Under fire, Football Kenya Federation (FKF) President Nick Mwendwa has lost a case to stop Director of Criminal Investigations (DCI), Director of Public Prosecutions (DPP) investigation over alleged financial misappropriation.
More woes for Nick Mwendwa as DCI given go ahead to investigate him
DCI, DPP and Banking Fraud Investigations Unit involved in the case.
Mwendwa through his lawyer Tom Ojienda had sued DCI, DPP and journalist Milton Nyakundi last year after a complaint was filed with the Banking Fraud Investigations Unit (BFIU) touching on the finances of the federation.
However, Mwendwa's pleadings were dismissed by Justice James Makau:
"I, therefore, find the petitioners' prayer for an order of a permanent an injunction prohibiting the DCI and DPP summoning, investigating, charging or prosecuting the petitioners with respect to the financial management of FKF is not justified in the circumstances of this case," stated Justice Makau.
Mwendwa argued that possible summons by the DCI amounted to violation of his rights, but Justice Makau dismissed the petition, indicating it not only lacked merit but was also "premature and speculative."
Nyakundi wants the BFIU to investigate what he claims are questionable transactions within FKF accounts.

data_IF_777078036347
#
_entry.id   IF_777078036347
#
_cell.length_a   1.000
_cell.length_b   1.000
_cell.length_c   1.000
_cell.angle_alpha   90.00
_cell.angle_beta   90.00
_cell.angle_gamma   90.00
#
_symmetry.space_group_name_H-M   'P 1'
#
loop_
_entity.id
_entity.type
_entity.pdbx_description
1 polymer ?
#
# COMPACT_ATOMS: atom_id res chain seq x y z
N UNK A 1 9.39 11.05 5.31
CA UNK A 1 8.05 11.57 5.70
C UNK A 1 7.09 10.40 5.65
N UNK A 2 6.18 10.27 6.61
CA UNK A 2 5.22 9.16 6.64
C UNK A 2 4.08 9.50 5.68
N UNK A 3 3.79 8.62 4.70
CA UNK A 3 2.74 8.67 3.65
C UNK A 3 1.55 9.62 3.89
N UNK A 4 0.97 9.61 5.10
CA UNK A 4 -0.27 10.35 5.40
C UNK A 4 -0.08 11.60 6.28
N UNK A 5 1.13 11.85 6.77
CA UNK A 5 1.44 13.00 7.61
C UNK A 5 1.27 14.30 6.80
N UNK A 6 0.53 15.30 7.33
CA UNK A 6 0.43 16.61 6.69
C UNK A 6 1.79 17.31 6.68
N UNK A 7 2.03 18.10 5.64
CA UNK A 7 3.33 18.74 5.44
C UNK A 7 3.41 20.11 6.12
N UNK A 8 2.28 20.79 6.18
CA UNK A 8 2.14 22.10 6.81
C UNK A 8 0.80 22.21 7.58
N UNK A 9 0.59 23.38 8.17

Nyakundi made the complaint to the Ethics and Anti-Corruption Commission and asked them to investigate alleged fictitious transactions at Kandanda House, including claims of direct transfer of funds from the federation's accounts to Mwendwa's personal accounts.
“The petitioners claim that the FKF Constitution and FIFA Statutes provide for a comprehensive mechanism of financial audit of all monies received by the FKF.
However, I am not convinced that the existence of an audit mechanism negates the investigative jurisdiction of the DCI and DPP and specifically where a complaint of a financial crime has been made,” clarified Justice Makau.
The investigative state bodies submitted that the inquiries were just part of the judicial system and did not necessarily mean one is guilty.
More to follow.